Don’t Passover the Folding Chairs.

Every year as Pesach draws near, we begin to plan. We clean the whole house, think about meals and try not to panic. The idea that we can’t eat bread or any type of chametz, need to change our kitchens over to Pesach dishes, and host over 20 family members and friends, can lead to stress competing with any enthusiasm.

More importantly don’t forget that if the task of making the Seder Night is your responsibility, you have to carefully balance the rules of hosting a Seder. That means making sure that it is interesting, educational, fun, and of course let’s not underestimate the importance of the food. After all, if we aren’t fasting, we must be feasting, and all this without the ability to use our regular ingredients!

Nowadays, intertwined with the traditional tunes and our wine stained Haggadot, we also have to spend quite a lot of time in planning the entertainment. Jumping frog toys along with fake blood and plastic bugs for the plagues. The last few years has seen the now popular “Exodus from Egypt” displayed through the middle of the table thanks to a sea of blue tablecloths and some suitable lego figures.

Watching my Facebook feed I can see many families are already starting to prepare. I know that getting ready for Pesach depends on your traditions, and even something so mundane as where you live. Living in Israel it’s easier in many ways to do the big Pesach shop because you don’t even need to do it all in one go. Most manufacturers actually change their production lines and many brands are readily available with a kosher for Pesach stamp. Shops won’t necessarily run out of things for you to eat if you don’t buy your whole weeks Pesach food in one go.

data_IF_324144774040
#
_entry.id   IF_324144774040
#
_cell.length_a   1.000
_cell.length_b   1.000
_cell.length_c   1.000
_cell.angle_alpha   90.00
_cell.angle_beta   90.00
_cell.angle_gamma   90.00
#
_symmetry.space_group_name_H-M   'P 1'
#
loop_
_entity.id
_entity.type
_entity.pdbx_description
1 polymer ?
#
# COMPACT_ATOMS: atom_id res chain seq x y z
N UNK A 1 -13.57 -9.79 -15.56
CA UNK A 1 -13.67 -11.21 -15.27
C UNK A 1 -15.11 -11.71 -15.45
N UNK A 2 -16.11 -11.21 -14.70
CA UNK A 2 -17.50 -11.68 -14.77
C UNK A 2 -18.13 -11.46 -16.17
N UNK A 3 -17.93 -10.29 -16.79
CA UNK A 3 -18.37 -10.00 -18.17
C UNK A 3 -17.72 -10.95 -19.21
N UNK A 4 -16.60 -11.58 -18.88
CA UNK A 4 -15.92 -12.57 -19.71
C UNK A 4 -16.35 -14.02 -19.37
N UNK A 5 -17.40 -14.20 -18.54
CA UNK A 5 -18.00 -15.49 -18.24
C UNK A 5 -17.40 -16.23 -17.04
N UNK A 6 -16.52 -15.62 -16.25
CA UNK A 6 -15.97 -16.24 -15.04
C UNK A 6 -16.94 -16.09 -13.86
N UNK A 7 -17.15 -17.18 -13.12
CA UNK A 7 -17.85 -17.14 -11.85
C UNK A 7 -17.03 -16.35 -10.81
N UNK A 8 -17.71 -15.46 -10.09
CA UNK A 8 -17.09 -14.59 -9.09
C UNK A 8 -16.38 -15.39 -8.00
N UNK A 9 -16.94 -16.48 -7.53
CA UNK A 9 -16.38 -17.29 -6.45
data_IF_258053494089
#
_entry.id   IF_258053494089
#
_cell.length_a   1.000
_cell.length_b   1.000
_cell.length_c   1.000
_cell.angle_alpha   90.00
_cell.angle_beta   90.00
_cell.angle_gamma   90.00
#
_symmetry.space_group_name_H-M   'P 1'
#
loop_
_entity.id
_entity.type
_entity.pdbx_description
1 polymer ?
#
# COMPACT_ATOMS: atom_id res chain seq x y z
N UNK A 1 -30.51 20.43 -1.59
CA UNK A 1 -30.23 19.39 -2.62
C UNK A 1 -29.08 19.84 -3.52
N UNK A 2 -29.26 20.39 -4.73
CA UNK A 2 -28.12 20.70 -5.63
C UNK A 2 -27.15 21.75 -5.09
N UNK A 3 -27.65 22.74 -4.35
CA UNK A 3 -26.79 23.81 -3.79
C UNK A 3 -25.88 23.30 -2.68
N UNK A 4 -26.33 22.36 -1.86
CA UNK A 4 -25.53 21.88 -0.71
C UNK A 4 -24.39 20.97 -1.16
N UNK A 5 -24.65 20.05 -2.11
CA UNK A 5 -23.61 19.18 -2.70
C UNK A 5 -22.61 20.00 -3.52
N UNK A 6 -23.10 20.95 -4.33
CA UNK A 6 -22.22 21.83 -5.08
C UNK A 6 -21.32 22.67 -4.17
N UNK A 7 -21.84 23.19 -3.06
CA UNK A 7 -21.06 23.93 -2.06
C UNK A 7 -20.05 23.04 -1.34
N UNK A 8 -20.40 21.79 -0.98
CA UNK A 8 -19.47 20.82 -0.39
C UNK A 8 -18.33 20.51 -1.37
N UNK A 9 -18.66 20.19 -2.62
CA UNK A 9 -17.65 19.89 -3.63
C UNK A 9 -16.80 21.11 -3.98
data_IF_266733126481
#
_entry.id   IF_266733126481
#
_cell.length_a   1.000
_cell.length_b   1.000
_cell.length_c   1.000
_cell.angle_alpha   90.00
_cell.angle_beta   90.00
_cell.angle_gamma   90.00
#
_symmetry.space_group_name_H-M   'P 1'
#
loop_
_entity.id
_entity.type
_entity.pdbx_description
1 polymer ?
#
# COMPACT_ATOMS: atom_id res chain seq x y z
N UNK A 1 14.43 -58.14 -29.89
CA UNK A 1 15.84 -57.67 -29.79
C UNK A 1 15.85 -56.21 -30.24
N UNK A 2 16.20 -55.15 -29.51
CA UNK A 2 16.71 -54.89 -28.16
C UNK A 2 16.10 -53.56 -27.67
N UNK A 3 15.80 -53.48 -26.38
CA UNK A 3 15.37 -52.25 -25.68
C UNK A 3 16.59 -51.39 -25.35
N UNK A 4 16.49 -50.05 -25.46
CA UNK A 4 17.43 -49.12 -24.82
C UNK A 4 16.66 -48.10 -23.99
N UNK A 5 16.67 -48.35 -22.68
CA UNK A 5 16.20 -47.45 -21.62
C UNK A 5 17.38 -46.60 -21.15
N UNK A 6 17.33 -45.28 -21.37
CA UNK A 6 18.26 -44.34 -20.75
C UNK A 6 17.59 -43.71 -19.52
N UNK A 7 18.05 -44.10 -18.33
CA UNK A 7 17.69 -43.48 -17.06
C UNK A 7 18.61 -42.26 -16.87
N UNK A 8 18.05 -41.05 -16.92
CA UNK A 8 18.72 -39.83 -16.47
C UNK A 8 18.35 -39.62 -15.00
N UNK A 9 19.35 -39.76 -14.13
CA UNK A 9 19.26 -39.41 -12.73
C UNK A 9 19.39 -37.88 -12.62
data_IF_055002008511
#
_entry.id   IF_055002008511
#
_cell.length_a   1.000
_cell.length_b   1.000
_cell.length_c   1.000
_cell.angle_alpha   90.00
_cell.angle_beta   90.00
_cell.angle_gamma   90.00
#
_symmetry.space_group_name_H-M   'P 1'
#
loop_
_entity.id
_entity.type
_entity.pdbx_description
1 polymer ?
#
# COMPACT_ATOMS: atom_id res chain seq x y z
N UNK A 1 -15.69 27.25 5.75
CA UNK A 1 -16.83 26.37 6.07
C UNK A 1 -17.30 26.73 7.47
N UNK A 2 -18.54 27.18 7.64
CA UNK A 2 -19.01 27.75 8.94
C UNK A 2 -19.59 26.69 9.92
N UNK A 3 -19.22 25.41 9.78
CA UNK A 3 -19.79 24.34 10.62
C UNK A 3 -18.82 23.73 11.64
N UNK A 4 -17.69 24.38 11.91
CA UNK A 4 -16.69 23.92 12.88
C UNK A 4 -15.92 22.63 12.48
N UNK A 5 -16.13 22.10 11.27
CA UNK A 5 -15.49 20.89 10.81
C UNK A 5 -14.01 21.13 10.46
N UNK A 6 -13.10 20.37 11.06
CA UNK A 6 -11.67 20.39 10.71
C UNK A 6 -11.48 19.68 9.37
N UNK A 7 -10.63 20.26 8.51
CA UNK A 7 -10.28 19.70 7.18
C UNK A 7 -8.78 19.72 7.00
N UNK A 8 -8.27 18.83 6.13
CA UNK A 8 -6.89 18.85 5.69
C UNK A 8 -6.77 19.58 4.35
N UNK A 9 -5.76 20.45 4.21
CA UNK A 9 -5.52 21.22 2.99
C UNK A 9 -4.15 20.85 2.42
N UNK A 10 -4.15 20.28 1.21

But whilst you start planning your meals and preparing the entertainment, please don’t forget your guests. Not the close family friends who come every year just because you always celebrate together. I mean the other guests. I’m talking about the people who for whatever reason don’t have a natural place to be on Seder Night.

As a child of divorced parents, my family fell in with the waifs and strays who were invited to other peoples homes for Seder Night. I have to say that I have extremely fond memories of these families. Some of them then invited us for Seder every year, thus allowing my brother and I the feeling of continuity and belonging.

I grew up with these big Seders and to this day that is what feels like home to me. A long table, sometimes a children’s table and lots of people. We all used to take turns reading around the table, some of us in English and some in Hebrew, all  depending on each person’s comfort level. All of us included, by participating, we each took a little ownership of the Seder.

Many of the children went to the same local Jewish Day Schools where we learnt the Pesach tunes in readiness for Seder Night. We were taught stories, traditions, and prepared our own little titbits of information about the festival, to share with others at the table.

There is a well-known verse in the Passover Haggadah,

Kol dichfin yeitei v’yechul, let all who are hungry come in and eat.

But sometimes it is not food we are hungry for. We are hungry for company, we are hungry for inclusion, we hunger for a sense of belonging.

When you plan your Seder Night this year, open your home and try and squeeze in someone new. Invite them into your family, they already belong to your tribe.

Pesach is coming and there is an air of excitement that enters along with the preparation. This festival  is a popular favourite across all sects of Judaism. From non-affiliated though to Orthodox Jews, the Seder Night is the jewel in our communal matzo crown.

So don’t forget the folding chairs.

About the Author
Abi Taylor-Abt is an outstanding Jewish Educator and Curriculum Developer who has worked in the field of Jewish Primary and Secondary Educational Curriculum Development for over twenty years. She is the author of Lessons in Jewish Learning - a grab and go curriculum for communities and Jewish schools. Originally from London, Abi spent time living in Israel, South Africa, England and the United States. After working in Boise, Idaho, Abi spent 5 years in Israel for the second time whilst her children served in the army. She is currently Director of Education for Yachad a combined educational endeavour between the conservative congregation of Beth Shalom and the reform community of Temple Emanu-El in Michigan, USA. A 2018 recipient of the Klein/Grinspoon Award for Excellence in Jewish Education, Abi is also awaiting the video version of her recent ELI Talk Detroit Speaker Fellowship.
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